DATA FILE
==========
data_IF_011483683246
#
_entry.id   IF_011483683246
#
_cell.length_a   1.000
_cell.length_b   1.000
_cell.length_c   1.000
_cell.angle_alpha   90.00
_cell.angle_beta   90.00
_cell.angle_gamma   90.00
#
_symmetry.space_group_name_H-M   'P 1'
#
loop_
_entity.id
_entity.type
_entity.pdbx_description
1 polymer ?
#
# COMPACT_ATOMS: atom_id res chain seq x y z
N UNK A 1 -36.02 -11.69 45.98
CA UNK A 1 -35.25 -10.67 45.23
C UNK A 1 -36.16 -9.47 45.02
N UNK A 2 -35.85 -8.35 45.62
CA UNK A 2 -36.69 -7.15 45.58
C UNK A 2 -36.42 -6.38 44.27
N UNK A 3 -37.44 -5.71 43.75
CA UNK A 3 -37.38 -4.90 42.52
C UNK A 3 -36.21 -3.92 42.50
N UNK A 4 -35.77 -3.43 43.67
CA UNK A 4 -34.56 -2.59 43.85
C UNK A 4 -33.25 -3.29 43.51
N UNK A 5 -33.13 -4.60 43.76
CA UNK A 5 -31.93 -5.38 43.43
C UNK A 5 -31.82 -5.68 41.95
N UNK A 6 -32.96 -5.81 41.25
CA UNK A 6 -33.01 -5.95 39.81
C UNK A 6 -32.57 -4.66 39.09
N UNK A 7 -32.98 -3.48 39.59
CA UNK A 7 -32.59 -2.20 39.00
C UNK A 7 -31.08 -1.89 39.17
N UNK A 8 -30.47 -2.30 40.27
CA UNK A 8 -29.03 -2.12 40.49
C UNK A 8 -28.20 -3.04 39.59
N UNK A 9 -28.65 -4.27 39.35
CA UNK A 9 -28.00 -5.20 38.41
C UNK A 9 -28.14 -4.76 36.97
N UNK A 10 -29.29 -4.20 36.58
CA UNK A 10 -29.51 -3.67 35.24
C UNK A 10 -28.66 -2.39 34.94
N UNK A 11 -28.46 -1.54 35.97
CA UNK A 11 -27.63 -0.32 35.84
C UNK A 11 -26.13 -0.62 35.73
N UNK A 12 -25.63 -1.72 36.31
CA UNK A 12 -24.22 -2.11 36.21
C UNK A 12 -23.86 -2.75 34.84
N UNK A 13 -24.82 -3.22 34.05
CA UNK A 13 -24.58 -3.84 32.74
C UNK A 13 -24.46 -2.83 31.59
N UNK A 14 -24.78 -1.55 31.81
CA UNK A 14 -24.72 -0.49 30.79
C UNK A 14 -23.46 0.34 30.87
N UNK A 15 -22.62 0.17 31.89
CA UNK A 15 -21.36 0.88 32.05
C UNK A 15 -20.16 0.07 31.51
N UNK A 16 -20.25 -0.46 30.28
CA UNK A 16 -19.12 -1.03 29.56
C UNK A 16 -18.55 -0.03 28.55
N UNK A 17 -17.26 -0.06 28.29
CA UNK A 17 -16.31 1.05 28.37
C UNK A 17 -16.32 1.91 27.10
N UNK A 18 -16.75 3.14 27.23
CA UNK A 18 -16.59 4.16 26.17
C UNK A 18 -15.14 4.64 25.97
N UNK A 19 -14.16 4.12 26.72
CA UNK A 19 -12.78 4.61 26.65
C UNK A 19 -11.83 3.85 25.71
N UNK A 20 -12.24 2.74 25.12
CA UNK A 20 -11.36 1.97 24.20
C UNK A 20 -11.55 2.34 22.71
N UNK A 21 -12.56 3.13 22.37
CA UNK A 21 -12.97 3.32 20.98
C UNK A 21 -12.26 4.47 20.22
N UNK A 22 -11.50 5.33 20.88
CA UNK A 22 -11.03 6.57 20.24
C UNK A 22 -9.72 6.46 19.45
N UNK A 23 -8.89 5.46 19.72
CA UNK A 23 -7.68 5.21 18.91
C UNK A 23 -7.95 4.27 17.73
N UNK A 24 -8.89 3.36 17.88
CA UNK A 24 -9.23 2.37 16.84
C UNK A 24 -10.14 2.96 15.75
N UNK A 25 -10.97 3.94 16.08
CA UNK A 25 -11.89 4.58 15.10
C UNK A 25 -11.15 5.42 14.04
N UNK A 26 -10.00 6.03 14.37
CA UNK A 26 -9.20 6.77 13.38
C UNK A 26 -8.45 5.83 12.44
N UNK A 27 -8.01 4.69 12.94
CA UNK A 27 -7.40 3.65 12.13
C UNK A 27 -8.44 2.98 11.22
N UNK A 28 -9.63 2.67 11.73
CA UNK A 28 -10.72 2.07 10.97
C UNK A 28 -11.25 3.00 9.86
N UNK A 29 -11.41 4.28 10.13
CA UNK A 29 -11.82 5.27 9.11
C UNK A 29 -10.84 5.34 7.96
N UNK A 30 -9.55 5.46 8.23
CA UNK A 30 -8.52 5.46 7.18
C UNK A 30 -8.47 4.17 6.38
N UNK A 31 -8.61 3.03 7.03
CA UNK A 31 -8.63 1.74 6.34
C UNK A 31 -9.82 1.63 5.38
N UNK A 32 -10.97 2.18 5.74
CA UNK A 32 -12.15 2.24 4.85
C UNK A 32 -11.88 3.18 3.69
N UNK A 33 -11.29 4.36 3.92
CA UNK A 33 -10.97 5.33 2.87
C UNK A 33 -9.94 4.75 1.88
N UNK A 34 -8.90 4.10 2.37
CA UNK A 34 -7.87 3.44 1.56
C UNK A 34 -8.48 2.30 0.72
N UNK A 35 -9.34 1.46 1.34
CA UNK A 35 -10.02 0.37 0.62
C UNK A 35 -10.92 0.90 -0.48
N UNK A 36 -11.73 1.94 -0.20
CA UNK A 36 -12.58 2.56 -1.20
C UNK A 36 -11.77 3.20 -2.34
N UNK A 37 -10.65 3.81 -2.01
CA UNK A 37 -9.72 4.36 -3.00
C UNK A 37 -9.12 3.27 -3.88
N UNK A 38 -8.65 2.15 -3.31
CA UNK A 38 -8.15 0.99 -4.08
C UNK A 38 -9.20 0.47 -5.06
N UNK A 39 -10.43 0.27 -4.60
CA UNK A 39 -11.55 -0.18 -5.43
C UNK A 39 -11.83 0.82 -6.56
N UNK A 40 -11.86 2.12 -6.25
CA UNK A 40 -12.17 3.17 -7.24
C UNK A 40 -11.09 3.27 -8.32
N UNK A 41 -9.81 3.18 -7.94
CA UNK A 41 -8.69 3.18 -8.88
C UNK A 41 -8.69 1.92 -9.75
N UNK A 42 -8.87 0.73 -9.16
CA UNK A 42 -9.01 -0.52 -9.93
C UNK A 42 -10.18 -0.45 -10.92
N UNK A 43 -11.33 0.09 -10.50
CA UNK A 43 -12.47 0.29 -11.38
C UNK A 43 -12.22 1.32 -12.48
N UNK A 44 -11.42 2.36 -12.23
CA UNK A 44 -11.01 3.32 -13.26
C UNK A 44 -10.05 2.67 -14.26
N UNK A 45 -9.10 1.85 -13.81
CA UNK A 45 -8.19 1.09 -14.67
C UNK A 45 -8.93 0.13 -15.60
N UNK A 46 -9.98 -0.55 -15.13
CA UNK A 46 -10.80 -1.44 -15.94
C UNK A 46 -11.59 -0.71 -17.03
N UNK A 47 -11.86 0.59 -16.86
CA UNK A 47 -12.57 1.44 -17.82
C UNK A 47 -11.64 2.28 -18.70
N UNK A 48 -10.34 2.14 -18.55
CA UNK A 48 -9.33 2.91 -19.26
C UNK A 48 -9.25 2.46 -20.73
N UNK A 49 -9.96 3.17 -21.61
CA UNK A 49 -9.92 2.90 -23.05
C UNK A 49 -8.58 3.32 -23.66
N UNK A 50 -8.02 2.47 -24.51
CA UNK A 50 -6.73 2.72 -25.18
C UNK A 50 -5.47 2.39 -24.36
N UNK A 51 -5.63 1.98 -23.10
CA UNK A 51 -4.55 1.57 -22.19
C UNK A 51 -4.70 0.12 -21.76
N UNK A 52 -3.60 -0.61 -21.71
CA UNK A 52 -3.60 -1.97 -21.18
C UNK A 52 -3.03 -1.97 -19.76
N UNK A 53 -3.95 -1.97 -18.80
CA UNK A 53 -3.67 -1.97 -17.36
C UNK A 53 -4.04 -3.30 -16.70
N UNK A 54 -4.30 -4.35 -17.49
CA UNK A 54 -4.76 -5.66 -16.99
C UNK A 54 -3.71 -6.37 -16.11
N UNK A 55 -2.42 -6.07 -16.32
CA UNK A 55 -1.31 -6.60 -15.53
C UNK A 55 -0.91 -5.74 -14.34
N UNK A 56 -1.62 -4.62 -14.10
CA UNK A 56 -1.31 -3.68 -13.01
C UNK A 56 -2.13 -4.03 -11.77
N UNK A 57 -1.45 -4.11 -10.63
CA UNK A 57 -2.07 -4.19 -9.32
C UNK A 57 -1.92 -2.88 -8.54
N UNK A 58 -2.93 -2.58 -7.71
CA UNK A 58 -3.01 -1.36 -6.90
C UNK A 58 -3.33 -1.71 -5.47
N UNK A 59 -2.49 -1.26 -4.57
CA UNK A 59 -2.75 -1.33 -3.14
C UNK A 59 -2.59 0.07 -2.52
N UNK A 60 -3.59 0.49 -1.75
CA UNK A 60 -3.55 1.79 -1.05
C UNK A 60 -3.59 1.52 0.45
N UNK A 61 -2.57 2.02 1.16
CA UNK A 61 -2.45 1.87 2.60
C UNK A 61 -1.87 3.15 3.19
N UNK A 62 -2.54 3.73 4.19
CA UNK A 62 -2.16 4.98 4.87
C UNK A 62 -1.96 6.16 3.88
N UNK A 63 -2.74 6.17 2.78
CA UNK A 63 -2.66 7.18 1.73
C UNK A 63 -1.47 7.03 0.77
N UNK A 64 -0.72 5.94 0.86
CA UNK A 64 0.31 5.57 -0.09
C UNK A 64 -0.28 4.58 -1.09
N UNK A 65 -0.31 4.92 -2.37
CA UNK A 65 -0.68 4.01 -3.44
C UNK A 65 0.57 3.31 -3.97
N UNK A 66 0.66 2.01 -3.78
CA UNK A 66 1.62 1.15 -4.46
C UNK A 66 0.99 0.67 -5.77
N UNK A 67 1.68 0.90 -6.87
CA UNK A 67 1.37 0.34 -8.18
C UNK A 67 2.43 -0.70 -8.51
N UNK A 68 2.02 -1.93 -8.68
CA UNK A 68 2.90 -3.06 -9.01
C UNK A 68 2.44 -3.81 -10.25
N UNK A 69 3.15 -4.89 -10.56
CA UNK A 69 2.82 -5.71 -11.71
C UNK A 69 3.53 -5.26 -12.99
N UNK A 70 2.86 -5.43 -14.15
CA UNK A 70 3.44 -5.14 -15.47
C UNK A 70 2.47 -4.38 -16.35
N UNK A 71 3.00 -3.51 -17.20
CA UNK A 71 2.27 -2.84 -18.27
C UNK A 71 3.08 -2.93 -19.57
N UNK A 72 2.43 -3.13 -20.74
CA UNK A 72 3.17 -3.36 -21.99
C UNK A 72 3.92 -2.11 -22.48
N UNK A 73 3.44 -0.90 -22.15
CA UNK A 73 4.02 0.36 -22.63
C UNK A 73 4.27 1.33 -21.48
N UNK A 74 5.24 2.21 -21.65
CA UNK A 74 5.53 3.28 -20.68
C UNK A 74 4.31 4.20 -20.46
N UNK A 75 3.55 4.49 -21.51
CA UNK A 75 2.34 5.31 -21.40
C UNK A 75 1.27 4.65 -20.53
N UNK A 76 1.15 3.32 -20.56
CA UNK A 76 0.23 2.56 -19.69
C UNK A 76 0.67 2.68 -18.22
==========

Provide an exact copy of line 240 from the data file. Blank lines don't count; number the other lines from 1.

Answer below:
N UNK A 74 5.24 2.21 -21.65